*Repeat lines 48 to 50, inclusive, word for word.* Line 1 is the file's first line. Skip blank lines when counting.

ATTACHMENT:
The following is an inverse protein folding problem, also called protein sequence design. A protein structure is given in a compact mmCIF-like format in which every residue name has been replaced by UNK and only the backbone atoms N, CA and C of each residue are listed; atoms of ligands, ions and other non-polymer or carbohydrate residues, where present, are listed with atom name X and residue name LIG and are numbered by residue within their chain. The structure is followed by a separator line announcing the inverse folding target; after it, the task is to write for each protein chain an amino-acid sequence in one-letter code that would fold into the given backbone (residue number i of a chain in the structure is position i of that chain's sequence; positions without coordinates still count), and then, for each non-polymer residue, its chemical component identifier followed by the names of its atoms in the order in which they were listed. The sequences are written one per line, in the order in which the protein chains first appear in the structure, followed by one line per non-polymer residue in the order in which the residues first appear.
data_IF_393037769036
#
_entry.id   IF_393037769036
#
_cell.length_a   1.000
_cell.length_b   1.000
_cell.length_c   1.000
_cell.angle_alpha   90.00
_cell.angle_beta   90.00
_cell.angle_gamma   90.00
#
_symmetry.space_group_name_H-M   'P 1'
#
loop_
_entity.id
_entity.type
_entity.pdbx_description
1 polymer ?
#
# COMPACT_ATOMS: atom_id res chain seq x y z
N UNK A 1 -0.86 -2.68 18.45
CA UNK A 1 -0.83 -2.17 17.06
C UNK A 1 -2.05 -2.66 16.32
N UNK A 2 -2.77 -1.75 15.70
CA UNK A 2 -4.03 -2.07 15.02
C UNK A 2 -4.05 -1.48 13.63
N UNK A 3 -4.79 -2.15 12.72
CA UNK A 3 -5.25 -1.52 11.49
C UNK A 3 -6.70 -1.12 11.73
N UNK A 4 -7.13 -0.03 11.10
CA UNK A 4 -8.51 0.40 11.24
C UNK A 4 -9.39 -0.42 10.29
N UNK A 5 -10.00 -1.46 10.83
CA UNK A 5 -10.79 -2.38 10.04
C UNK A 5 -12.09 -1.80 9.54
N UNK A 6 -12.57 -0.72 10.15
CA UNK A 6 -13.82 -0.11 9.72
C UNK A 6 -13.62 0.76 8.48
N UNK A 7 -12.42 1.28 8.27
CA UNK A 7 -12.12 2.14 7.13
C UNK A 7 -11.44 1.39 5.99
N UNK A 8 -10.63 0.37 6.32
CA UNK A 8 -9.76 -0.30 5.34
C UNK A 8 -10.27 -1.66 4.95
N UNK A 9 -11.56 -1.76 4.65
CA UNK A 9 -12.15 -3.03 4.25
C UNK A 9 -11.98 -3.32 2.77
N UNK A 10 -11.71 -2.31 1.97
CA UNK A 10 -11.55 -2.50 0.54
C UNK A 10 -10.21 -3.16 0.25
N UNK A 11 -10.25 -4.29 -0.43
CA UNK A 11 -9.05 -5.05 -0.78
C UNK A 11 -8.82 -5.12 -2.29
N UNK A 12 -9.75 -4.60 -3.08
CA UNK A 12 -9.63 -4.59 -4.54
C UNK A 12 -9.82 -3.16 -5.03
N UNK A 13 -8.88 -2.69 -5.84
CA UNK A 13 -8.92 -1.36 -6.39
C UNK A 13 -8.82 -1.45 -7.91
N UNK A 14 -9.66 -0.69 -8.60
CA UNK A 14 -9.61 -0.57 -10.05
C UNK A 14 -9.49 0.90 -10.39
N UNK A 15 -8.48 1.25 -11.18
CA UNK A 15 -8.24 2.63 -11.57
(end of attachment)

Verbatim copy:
C UNK A 9 -11.98 -3.32 2.77
N UNK A 10 -11.71 -2.31 1.97
CA UNK A 10 -11.55 -2.50 0.54